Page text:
Surviving tourism drop reveals fresh option

The Covid experience has amplified Queenstown’s overexposure to tourism. PHOTO: ODT FILES
The Covid experience has amplified Queenstown’s overexposure to tourism. PHOTO: ODT FILES
Would Queenstown’s economy collapse without an airport? asks John Hilhorst.

Thirty years ago, it seemed everyone in Queenstown wore polar fleece. With little economic activity beyond "adventure tourism", there were few salaried positions. If residents aspired to live in the district permanently, they needed to start businesses or have independent means. The airport’s intimate proximity to deliver customers to an adrenaline-pumping range of single-use tourism experiences was, at that time, integral to most local livelihoods.

But times have changed, and the need for an airport within 15 minutes — rather than one hour — is no longer essential for the Queenstown economy.

Population growth has seen significant maturing of its community. A range of new attractions enjoy repeated, regular use by visitors who stay longer and frequently return, including golf, wineries, sport, events, cycling, concerts, and the arts. And a host of professional service businesses provide stable incomes.

Covid has highlighted this change. Its economic impact on Queenstown has been less than anticipated despite the pain it has inflicted on businesses in the tourism sector.

The May 2020 Infometrics economic assessment commissioned by QLDC at the beginning of Covid painted a stark future that largely did not materialise. That report anticipated a 23.3% economic contraction and employment shrinking by 7900, with more than a quarter of all jobs lost. However, the drop in GDP for the year ending March 2021 was 11.2%, less than half what was anticipated. Employment dropped 8.5%, three times less than expected. While significant, these reverses undid the growth of only the previous two years.

The number of students enrolled in the district’s schools increased, as did the number of registered businesses. Rather than losing residents, net positive internal migration had the district’s population growing four times faster than the New Zealand average.

The broader community and economy weathered the year despite the airport’s closures.

During the second year of Covid Queenstown Lakes District’s GDP rose 8.3% by the end of the third quarter, still behind where it was in FY2020, but not by much. Many in the hospitality industry continue to suffer, but the local economy and communities have proved amazingly resilient.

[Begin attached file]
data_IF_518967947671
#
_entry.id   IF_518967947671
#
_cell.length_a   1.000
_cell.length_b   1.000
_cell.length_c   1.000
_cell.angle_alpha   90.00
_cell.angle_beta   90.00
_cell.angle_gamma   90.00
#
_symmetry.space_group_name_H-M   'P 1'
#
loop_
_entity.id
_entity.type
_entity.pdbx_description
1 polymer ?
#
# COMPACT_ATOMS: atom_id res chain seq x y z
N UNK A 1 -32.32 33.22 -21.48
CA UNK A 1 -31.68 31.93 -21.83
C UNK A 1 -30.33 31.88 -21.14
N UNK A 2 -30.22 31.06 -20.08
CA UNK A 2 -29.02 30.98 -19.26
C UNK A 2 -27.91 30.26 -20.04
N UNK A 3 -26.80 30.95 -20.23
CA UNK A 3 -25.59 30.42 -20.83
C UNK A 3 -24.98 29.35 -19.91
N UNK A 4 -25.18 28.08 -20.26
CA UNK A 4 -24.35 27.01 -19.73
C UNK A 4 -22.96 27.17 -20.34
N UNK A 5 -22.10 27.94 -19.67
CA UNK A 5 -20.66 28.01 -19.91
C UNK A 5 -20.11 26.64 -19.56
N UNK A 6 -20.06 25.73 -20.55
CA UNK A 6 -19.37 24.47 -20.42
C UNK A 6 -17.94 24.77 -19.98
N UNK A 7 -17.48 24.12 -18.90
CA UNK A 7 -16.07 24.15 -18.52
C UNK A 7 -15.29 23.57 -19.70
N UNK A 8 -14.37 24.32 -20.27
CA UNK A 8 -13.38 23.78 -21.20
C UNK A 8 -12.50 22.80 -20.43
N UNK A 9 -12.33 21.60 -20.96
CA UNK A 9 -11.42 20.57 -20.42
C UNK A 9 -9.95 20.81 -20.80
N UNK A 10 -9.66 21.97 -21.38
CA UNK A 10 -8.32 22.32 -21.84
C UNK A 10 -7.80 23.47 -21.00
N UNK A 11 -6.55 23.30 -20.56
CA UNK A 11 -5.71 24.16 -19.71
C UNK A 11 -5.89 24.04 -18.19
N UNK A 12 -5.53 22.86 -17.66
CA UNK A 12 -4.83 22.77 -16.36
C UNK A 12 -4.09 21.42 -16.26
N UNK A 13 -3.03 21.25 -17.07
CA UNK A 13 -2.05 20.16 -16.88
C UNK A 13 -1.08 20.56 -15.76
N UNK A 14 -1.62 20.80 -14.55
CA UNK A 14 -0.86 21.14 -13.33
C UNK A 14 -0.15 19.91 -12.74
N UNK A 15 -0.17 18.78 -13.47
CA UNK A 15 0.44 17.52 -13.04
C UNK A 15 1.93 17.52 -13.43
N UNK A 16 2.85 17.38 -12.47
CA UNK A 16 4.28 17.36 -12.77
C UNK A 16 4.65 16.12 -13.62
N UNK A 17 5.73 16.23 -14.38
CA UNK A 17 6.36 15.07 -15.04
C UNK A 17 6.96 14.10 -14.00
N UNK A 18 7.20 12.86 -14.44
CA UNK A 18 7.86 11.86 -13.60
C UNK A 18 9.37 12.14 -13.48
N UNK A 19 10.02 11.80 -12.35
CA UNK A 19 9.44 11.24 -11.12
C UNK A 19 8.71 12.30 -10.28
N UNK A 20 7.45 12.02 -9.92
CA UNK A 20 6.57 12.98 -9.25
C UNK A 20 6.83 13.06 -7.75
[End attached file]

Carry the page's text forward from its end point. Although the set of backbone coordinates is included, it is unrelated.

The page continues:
This Covid experience proves wrong the long-held conviction that Queenstown Airport must forever remain within 15 minutes of the resort’s hotels. It shows Queenstown’s economy will not collapse if we relocate airline flights to a new airport near Tarras.

Quite the opposite, the Covid experience has amplified Queenstown’s overexposure to tourism and, therefore, the need to reduce risk by diversifying. Businesses promoting single-use visitor experiences are the most vulnerable. These include many old classics, such as bus trips to Milford, the Earnslaw, and jet-boat rides.

Calls for an economic reset prompted by Covid were not anti-tourism. Visitors will always be welcome and vital to the region’s economy and identity. But it’s time to reassess the priorities. Maximising tourism’s convenience of air travel must balance against the needs of higher-paying knowledge enterprises.

Prioritising the first would keep Queenstown Airport in the middle of Frankton. This fuels high-volume, low-cost, low-value, short-term visits that accelerate the expansion of tourism and single-use visitor attractions.

Prioritising the second requires the development of a metropolitan centre with the character and substance needed by knowledge enterprises to flourish.

This potential is readily achievable on Frankton Flats. Frankton sits at the centre of the Wakatipu’s transport network and already has a ring road protecting its centre. It has a perimeter of city facilities and offers a blank canvas in a stunning geographic environment to plan one of the world’s most attractive high-density, mixed-use, urban campuses.

It’s at least a decade before airline flights could be transferred to a new regional airport near Tarras. So, there is no threat to current business and plenty of time to adapt in the medium term.

CIAL’s proposal gives Queenstown a real chance to shape its future. Will it remain stuck in its old mindset or explore a more prosperous and sustainable future for our tamariki and mokopuna?

 - John Hilhorst is a member of FlightPlan2050, a group promoting the urbanisation of Frankton enabled by the relocation of airline flights.

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